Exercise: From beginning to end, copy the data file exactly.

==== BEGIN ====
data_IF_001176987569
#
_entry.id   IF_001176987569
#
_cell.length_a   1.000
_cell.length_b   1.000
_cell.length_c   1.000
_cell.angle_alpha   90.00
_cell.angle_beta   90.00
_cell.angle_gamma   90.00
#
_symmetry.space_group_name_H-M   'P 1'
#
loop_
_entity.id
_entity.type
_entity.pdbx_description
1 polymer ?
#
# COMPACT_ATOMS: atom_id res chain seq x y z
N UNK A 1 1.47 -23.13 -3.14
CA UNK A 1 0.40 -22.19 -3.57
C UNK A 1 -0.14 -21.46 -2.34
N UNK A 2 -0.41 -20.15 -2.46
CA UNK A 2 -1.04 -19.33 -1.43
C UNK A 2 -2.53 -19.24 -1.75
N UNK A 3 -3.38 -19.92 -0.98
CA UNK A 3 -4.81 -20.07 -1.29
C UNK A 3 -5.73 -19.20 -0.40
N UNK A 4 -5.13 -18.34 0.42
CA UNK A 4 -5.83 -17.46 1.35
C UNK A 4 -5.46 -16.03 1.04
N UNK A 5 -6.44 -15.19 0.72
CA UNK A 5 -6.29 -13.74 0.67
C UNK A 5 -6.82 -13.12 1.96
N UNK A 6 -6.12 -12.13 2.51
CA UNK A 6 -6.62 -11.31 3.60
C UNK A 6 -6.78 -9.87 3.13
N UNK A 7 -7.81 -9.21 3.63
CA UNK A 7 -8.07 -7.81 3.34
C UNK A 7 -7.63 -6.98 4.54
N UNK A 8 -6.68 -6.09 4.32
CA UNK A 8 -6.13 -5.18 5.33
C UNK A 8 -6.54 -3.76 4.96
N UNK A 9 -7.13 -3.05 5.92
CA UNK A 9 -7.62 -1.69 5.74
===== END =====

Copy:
data_IF_001176987569
#
_entry.id   IF_001176987569
#
_cell.length_a   1.000
_cell.length_b   1.000
_cell.length_c   1.000
_cell.angle_alpha   90.00
_cell.angle_beta   90.00
_cell.angle_gamma   90.00
#
_symmetry.space_group_name_H-M   'P 1'
#
loop_
_entity.id
_entity.type
_entity.pdbx_description
1 polymer ?
#
# COMPACT_ATOMS: atom_id res chain seq x y z
N UNK A 1 1.47 -23.13 -3.14
CA UNK A 1 0.40 -22.19 -3.57
C UNK A 1 -0.14 -21.46 -2.34
N UNK A 2 -0.41 -20.15 -2.46
CA UNK A 2 -1.04 -19.33 -1.43
C UNK A 2 -2.53 -19.24 -1.75
N UNK A 3 -3.38 -19.92 -0.98
CA UNK A 3 -4.81 -20.07 -1.29
C UNK A 3 -5.73 -19.20 -0.40
N UNK A 4 -5.13 -18.34 0.42
CA UNK A 4 -5.83 -17.46 1.35
C UNK A 4 -5.46 -16.03 1.04
N UNK A 5 -6.44 -15.19 0.72
CA UNK A 5 -6.29 -13.74 0.67
C UNK A 5 -6.82 -13.12 1.96
N UNK A 6 -6.12 -12.13 2.51
CA UNK A 6 -6.62 -11.31 3.60
C UNK A 6 -6.78 -9.87 3.13
N UNK A 7 -7.81 -9.21 3.63
CA UNK A 7 -8.07 -7.81 3.34
C UNK A 7 -7.63 -6.98 4.54
N UNK A 8 -6.68 -6.09 4.32
CA UNK A 8 -6.13 -5.18 5.33
C UNK A 8 -6.54 -3.76 4.96
N UNK A 9 -7.13 -3.05 5.92
CA UNK A 9 -7.62 -1.69 5.74